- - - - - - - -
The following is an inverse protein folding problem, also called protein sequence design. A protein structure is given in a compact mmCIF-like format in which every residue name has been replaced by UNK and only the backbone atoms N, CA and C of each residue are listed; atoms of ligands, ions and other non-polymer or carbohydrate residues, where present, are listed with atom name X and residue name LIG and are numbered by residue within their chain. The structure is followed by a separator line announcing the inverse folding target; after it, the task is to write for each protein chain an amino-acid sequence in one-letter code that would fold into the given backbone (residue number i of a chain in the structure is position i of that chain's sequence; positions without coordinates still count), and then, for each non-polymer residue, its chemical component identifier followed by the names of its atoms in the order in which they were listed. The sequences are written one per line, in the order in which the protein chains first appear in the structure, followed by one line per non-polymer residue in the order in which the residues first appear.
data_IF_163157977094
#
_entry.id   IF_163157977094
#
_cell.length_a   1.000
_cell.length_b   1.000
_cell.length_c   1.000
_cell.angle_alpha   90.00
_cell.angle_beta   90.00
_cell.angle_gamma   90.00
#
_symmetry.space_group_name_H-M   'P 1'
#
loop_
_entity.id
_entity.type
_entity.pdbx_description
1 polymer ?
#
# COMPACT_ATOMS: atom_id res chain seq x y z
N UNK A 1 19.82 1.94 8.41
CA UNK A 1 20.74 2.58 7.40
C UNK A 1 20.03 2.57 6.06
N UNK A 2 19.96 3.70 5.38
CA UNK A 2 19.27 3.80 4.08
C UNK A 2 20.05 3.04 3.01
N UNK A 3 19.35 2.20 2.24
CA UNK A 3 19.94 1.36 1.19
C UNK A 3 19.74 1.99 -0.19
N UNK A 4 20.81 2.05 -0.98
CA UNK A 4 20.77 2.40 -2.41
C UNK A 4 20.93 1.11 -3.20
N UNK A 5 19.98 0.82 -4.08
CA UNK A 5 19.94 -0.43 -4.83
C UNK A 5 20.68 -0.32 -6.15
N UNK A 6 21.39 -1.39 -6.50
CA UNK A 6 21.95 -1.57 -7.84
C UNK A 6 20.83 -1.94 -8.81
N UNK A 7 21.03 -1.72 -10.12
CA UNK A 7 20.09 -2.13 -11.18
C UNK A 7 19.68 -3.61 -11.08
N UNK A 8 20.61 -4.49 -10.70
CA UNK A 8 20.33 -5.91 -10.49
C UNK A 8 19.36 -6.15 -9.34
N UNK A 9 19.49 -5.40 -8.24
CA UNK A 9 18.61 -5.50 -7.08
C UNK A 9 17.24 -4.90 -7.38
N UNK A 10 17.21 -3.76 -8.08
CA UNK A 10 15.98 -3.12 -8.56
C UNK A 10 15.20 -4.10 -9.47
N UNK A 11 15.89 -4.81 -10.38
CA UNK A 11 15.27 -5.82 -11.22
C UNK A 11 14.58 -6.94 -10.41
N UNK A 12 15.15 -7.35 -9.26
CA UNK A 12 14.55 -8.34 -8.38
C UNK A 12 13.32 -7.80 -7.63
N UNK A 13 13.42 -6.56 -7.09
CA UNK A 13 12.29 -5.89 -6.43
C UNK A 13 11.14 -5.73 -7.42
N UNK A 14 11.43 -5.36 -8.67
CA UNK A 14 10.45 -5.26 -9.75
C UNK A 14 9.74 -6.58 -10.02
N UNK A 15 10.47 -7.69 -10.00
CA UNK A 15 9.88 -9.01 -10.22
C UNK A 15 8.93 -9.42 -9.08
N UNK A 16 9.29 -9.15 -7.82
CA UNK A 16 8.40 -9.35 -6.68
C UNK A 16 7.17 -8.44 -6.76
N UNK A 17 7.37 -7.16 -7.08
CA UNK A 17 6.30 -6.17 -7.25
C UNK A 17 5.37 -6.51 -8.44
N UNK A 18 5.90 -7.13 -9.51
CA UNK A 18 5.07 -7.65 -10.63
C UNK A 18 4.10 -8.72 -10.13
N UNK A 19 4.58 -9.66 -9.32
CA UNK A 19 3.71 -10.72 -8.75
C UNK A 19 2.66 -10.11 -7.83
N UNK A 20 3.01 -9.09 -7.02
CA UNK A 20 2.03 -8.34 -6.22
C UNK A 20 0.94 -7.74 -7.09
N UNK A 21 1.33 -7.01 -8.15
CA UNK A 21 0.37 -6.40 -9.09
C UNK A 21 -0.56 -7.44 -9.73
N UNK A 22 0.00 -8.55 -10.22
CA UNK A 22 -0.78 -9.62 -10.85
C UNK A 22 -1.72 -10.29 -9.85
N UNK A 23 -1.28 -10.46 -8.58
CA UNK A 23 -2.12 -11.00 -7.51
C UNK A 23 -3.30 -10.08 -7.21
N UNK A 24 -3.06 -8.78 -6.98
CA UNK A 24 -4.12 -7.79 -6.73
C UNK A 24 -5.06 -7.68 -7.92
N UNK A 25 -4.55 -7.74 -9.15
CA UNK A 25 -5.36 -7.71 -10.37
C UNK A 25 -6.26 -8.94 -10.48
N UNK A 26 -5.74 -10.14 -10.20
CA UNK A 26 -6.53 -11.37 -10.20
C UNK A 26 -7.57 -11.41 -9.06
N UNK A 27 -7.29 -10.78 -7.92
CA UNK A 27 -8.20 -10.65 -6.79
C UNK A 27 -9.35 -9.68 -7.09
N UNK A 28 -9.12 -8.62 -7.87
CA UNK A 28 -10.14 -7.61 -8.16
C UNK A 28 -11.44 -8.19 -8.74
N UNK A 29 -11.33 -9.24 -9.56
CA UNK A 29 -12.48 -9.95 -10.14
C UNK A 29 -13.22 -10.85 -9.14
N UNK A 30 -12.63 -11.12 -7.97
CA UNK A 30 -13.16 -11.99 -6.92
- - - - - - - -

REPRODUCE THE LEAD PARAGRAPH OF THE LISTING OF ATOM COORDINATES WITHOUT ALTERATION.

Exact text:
The following is an inverse protein folding problem, also called protein sequence design. A protein structure is given in a compact mmCIF-like format in which every residue name has been replaced by UNK and only the backbone atoms N, CA and C of each residue are listed; atoms of ligands, ions and other non-polymer or carbohydrate residues, where present, are listed with atom name X and residue name LIG and are numbered by residue within their chain. The structure is followed by a separator line announcing the inverse folding target; after it, the task is to write for each protein chain an amino-acid sequence in one-letter code that would fold into the given backbone (residue number i of a chain in the structure is position i of that chain's sequence; positions without coordinates still count), and then, for each non-polymer residue, its chemical component identifier followed by the names of its atoms in the order in which they were listed. The sequences are written one per line, in the order in which the protein chains first appear in the structure, followed by one line per non-polymer residue in the order in which the residues first appear.